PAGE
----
Jazz funerals work a little differently in Minneapolis. Just ask the Jack Brass Band.
“It wasn’t like a second line. We were actually inside the church, standing up in front of the congregation at the altar,” recalls band leader Mike Olander about one of his group’s recent engagements. “We did ‘Just a Closer Walk With Thee,’ we did ‘I’ll Fly Away.’ We did ‘Saints’ to close. They were really receptive to it and the family afterwards said how much it meant to them that it wasn’t strictly a real solemn thing.”
There’s a peculiar fish-out-of-water feeling to the sight of a New Orleans style brass band in another city. Perhaps it’s the absence of the cultural moorings—second lines, Mardi Gras parades, and so forth— that we take for granted as part of the natural habitat of the brass band.
The Jack Brass Band has its origins back in 1990, when Olander was gifted a copy of the Dirty Dozen’s New Orleans Album. “It was such a different sound,” he remembers. Coincidentally, the Dozen were scheduled to perform in Minneapolis a few months later. Olander and a friend were dying to go. “I was 15 or 16 at the time. Because we were underage, my mom had to call the club and convince the manager to let us come,” he says. “We got there before the band had arrived. We helped them load in. They were very cool about talking with us.”
The Dozen must have been surprised and charmed by their young Midwestern admirers; at the end of the night, they gave them a little treat. “My friend and I played bari sax and trumpet. When the band finished the show, they all walked off the stage, and then the bari sax player and the trumpet player went back up on stage and played just by hemselves,” recalls Olander. “The two of them played just for us for about three to five minutes. I’ve been in love with the music since.”
Minnesota isn’t an obvious place to start up a New Orleans brass band. “When people hear the words ‘brass band’ up here, they’re thinking the Canadian Brass,” says Olander. “You know, five guys wearing tuxedos. People ask us ‘What kind of music do you play?’ And we’ll say ‘Oh, we’re a New Orleans-style brass band.’ And they’ll say ‘Oh! A Dixie band.’ Not quite.”
In New Orleans, starting up a brass band is considered a thoroughly respectable career move. It’s easy to forget that elsewhere in America, the style is the province of a very specialized group of fans and practitioners.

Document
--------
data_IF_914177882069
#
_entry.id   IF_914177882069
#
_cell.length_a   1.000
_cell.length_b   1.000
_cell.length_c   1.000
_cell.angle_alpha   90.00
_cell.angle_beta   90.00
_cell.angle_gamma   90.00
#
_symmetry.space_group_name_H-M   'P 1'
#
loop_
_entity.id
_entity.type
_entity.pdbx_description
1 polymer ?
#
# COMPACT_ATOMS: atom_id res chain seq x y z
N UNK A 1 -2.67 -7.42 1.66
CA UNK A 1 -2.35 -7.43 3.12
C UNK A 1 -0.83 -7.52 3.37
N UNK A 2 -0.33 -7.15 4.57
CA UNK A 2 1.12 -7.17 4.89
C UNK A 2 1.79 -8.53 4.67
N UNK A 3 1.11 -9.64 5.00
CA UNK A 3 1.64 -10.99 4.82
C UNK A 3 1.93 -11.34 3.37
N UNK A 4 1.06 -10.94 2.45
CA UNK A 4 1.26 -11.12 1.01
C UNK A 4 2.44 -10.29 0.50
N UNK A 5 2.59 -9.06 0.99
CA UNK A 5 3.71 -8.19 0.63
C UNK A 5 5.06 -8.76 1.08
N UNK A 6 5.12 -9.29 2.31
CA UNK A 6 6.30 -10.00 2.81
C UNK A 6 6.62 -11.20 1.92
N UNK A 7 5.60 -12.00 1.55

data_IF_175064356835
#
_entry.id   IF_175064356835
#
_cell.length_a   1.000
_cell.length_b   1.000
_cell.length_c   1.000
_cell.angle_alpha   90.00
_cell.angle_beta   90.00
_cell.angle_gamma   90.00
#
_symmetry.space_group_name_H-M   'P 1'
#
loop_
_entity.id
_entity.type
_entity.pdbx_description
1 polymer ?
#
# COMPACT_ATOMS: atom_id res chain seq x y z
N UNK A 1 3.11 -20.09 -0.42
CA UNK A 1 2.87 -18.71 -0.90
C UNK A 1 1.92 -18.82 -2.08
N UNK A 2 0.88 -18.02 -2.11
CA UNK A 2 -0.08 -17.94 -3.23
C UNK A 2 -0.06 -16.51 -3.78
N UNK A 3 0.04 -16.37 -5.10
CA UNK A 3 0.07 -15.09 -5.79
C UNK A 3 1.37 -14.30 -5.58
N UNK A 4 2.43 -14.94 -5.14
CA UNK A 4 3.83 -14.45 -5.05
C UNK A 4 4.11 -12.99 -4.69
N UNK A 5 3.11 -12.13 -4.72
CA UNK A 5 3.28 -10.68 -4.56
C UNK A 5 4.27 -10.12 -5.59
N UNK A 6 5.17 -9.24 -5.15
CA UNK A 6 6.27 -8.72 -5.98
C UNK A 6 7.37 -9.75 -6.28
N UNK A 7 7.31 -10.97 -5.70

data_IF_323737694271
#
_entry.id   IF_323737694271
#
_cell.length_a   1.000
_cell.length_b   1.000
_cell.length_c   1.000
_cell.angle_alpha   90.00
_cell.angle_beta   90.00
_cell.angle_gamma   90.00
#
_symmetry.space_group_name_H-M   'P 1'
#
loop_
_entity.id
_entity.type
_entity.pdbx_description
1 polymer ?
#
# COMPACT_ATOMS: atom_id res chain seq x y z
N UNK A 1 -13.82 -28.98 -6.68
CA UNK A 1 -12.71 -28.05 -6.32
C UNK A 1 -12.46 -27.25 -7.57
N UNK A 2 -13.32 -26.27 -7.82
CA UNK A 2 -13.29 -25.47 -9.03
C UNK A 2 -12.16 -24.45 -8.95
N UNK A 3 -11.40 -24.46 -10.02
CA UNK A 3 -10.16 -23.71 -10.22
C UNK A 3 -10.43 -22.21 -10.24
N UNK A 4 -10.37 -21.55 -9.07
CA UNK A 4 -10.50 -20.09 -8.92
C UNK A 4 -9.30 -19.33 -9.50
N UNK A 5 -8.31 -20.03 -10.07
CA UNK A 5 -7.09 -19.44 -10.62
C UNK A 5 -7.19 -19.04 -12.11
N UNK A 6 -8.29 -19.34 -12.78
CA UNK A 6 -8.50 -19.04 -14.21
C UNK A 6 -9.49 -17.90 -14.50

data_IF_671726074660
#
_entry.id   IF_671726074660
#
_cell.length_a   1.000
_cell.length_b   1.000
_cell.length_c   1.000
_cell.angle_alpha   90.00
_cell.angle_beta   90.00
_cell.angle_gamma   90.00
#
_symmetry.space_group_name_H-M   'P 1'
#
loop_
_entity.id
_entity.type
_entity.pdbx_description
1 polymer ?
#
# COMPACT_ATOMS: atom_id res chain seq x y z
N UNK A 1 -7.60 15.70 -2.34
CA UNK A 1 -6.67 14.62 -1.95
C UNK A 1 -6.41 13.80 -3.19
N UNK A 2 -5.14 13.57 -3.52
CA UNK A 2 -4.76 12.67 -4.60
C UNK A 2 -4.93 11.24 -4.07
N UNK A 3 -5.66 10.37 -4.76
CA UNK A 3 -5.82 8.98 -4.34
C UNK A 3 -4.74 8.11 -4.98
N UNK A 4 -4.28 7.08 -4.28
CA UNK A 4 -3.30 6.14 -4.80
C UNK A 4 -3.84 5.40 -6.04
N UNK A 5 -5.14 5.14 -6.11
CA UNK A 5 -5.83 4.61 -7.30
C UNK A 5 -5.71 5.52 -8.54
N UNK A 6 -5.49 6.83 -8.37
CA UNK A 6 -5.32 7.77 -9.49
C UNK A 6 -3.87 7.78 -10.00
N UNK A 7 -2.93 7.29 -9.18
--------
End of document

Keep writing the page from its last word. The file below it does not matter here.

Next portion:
“I think the main misunderstanding with New Orleans music from people outside is that they mistake the jubilance of it or the joyfulness of it for kitsch or even comedy,” says David Henzie-Skogen, leader of Madison, Wisconsin’s Youngblood Brass Band.
Youngblood was started by a group of high school friends in the mid ’90s. “To us it never seemed odd,” says Skogen. “We’re people that play horns and drums and this was the heaviest horn and drum music we could get our hands on. We weren’t interested in being in a ska band or a funk band. We gravitated toward the music because we felt it had something deeper going on. When we were 14 and heard Rebirth we were like, ‘Yup, that’s the hottest shit around.’
“We were going to New Orleans all the time, getting our asses kicked by bands down there—in a good way. In retrospect, I can’t believe my parents were okay with it. I was 15 or 16 and like, ‘Hey Mom, Dad, I’m going down to New Orleans for a week for Jazz Fest, going to play some music, hang out in some pretty suspect neighborhoods.’ But they were cool with it.
“When we first started going to New Orleans, we became pretty good friends with the Hot 8. We were the same age. We were trying to do something different with the music. Dinerral [Shavers] and I would kind of hang out and mess around playing snare drums. They were getting into playing outside of the Rebirth mold; it was more intense and hardcore and coming from the streets.”
Skogen and friends formed an inter-city bond with the Hot 8. Around 2002, they got a taste of one of the less savory aspects of brass band life in New Orleans. “We were in front of Donna’s, just hanging out on the corner with the Hot 8 guys,” recalls Skogen. “Four unmarked cop cars raced up on the sidewalk and these plainclothes cops jumped out with guns pointed at us and threw us all against the wall and harassed us for 15 minutes about ‘where the drugs are’. Just operating under the assumption that there’s these white dudes and black dudes hanging out on the corner, some kind of drug deal was going down. It threw into such stark relief the contrast of where we were all coming from. The Hot 8 guys were pissed about it, but they were like, ‘Yeah, this is pretty standard procedure. They always think we’re doing something.’”